'Oh, so that's who Richard Morris is..." Lord Hattersley on The Daily Politics

'An influential activist' - The Guardian

'Iain Dale, without the self loathing' - Matthew Fox in The New Statesman

You are a tinker...' - Tim Farron

Friday, 15 July 2011

So, Rebekah Brooks has finally resigned

(Published earlier on Lib Dem Voice)

Brooks resigning is obviously a good thing, and the right thing. Her position was untenable, and as I've blogged before - whether she knew what was going on in the newsroom when she was editor of the News of the World is irrelevant. She was in charge, and needed to take responsibility.

However, I can't help but worry that this is still all part of a bigger tactical game being played by News Corp. Wait til Friday to resign - fewer journalists working over the weekend, less time to make more of the story. Time it for the morning the BBC journalists are on strike, so the largest news organisation in the country can't really handle the story (Murdoch will do anything he can to stuff the BBC, won't he). Have the replacement CEO all lined up - this isn't a spontaneous act this morning, it's clearly been planned for a few days.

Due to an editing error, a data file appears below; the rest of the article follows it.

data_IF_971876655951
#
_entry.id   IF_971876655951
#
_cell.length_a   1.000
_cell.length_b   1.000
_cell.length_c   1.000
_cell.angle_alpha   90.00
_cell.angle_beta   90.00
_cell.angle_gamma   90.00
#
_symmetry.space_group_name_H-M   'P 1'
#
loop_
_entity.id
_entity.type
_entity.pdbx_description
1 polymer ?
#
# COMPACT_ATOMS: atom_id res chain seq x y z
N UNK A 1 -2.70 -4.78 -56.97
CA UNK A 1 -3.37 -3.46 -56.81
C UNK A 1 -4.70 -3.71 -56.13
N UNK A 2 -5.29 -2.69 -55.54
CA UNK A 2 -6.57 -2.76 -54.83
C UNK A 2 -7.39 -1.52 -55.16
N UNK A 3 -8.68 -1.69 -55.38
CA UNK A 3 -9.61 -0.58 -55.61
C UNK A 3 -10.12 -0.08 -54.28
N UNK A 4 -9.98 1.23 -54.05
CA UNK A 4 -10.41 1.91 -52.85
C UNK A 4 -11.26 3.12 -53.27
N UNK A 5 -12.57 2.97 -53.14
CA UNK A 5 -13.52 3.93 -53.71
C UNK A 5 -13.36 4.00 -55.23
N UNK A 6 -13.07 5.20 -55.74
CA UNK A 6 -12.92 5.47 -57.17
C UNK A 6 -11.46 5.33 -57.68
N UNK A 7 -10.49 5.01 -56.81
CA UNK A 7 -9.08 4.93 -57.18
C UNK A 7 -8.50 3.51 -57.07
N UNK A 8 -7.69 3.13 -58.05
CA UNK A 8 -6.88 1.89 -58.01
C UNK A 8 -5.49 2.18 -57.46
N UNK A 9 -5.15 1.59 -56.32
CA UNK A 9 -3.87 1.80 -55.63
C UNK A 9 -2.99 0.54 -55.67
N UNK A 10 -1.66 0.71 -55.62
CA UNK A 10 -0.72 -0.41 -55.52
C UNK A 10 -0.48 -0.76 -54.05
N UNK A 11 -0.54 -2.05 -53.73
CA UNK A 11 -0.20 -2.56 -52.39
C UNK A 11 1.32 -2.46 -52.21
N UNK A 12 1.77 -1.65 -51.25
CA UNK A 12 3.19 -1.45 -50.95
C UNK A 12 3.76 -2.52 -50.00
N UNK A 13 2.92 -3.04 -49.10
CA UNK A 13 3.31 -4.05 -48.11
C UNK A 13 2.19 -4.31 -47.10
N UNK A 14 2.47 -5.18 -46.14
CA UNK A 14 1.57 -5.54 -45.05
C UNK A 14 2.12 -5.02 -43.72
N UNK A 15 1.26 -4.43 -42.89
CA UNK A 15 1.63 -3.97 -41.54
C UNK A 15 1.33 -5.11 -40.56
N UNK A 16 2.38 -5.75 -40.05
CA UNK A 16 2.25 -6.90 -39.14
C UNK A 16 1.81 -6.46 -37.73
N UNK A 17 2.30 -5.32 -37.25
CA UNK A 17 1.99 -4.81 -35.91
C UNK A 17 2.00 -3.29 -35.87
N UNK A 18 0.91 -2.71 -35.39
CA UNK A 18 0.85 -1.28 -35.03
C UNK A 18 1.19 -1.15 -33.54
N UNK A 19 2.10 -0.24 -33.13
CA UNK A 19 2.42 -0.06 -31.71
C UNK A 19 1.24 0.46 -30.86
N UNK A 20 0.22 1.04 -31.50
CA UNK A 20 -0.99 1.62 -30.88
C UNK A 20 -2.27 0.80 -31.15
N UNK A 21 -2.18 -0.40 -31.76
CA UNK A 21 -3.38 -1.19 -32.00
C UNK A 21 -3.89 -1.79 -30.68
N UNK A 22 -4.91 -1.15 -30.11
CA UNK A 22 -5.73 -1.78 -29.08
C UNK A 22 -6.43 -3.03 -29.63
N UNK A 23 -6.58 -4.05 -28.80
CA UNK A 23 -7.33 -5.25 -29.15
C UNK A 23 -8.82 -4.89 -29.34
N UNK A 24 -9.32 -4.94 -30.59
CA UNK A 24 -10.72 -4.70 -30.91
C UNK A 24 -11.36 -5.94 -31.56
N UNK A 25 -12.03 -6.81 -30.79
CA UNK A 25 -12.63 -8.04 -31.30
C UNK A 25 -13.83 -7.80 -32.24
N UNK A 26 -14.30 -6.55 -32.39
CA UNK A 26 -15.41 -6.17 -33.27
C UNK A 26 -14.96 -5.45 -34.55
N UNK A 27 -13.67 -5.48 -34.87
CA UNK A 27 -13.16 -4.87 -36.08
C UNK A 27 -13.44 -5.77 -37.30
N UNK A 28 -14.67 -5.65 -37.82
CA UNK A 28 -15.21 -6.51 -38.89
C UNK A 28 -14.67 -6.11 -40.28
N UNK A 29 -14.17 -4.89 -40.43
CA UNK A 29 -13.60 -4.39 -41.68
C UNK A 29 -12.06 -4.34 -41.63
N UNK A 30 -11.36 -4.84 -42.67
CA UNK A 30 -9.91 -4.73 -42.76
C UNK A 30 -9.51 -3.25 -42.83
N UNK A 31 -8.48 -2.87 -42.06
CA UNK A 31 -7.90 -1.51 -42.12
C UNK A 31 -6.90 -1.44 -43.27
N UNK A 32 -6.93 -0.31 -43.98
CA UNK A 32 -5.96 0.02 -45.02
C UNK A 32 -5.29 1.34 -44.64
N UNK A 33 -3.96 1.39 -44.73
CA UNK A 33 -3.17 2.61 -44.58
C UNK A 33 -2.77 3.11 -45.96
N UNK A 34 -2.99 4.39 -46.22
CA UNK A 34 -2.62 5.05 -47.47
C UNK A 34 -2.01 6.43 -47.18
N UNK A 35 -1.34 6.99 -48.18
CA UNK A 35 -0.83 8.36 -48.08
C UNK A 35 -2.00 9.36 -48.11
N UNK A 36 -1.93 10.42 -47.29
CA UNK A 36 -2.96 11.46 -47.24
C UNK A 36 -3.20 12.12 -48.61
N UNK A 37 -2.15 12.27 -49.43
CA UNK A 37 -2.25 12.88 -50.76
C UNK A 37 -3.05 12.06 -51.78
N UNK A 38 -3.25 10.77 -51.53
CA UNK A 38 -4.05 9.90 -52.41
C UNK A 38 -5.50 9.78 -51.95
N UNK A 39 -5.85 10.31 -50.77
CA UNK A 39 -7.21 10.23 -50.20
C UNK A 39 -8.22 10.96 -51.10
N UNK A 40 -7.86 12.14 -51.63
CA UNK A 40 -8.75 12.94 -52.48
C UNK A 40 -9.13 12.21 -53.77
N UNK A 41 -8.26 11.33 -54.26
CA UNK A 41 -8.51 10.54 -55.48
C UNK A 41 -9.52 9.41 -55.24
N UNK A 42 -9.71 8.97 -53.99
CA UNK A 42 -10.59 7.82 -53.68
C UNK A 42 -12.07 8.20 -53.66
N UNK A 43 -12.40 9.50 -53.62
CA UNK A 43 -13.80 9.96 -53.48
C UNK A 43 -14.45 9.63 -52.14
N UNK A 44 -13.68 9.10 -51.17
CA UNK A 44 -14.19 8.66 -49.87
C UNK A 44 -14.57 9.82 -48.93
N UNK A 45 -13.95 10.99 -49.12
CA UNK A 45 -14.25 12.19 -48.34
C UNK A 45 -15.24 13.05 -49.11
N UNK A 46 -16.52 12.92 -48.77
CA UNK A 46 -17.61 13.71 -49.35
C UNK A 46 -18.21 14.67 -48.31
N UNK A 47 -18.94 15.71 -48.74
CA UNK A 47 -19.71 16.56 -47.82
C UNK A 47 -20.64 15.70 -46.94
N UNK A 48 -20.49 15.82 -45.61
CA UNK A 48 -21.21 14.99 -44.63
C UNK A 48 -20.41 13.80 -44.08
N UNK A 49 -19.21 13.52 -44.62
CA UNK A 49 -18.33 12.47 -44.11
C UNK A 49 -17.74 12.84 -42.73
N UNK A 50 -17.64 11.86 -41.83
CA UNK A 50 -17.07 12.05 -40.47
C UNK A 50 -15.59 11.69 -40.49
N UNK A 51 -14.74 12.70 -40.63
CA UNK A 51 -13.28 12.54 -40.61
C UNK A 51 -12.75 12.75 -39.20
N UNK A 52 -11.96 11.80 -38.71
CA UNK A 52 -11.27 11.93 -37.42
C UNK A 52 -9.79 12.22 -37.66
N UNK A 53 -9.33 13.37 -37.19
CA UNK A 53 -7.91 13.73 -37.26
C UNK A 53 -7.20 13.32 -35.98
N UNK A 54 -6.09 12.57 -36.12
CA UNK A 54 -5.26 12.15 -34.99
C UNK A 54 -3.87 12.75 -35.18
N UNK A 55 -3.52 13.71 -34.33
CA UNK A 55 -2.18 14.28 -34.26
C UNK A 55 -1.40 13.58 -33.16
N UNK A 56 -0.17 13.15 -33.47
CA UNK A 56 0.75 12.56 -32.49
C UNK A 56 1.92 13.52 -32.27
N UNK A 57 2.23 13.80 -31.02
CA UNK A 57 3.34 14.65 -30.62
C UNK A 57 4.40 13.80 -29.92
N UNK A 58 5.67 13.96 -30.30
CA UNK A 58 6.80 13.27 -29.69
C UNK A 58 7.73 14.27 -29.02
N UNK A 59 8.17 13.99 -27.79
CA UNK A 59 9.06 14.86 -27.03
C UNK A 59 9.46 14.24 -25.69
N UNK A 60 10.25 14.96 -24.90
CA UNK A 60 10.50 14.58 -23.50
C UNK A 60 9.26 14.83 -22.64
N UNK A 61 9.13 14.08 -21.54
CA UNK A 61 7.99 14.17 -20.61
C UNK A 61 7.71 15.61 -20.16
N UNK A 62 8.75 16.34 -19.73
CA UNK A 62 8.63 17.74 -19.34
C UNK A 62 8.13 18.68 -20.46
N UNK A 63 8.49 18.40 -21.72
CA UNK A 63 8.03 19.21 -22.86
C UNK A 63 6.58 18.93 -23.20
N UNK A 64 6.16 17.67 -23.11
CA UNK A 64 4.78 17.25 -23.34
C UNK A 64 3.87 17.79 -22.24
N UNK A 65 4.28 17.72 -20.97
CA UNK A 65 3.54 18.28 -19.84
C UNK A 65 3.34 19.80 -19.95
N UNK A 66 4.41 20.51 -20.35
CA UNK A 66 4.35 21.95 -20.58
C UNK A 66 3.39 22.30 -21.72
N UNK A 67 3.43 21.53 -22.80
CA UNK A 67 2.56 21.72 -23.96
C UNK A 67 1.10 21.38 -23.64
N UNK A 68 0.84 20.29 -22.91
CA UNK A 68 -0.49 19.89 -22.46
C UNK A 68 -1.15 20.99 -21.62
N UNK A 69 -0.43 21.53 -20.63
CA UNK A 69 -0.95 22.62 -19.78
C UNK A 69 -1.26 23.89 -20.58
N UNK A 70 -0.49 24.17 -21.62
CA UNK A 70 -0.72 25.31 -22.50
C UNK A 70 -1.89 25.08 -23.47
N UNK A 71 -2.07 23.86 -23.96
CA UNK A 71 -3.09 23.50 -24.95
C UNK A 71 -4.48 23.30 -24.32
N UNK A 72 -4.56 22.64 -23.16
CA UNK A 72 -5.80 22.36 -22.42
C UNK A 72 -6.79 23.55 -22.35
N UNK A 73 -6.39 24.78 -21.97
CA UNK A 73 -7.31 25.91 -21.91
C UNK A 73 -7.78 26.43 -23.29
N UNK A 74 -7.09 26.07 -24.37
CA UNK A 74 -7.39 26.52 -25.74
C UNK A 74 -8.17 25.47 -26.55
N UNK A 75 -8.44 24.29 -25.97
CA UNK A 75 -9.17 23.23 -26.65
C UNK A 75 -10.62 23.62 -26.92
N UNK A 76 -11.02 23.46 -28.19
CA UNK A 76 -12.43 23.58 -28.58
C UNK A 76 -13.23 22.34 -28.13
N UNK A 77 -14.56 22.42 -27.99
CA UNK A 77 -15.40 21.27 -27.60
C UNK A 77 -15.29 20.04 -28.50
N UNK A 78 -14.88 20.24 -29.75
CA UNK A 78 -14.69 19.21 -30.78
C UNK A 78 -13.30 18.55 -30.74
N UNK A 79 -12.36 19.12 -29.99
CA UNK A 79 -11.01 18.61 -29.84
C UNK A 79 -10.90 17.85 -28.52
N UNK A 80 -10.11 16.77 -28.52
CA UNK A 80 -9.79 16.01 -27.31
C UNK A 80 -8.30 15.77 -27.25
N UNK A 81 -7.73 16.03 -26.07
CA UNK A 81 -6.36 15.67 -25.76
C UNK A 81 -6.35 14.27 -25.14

But most importantly - distract.

The media will spend all day chasing the 'Rebekah Brooks resigns' story.

Meanwhile the FBI investigating News Corp, links between a former NOTW employee and the commissioner of the Met Police, the news that John Charles de Meneze's relatives may have had their phones hacked - all get shunted down the pecking order.

I don't think it's a coincidence that Murdoch announced they were hiring a global PR company to handle the crisis yesterday either.

So I think its important that everyone keeps the pressure up. That politicians keep asking the questions, and bloggers keep posting things as they hear them.

And we talk about the things we think are important. Not the stories that News Corp or the Murdochs decide they'll let us have - to stop us talking about the rest of it.

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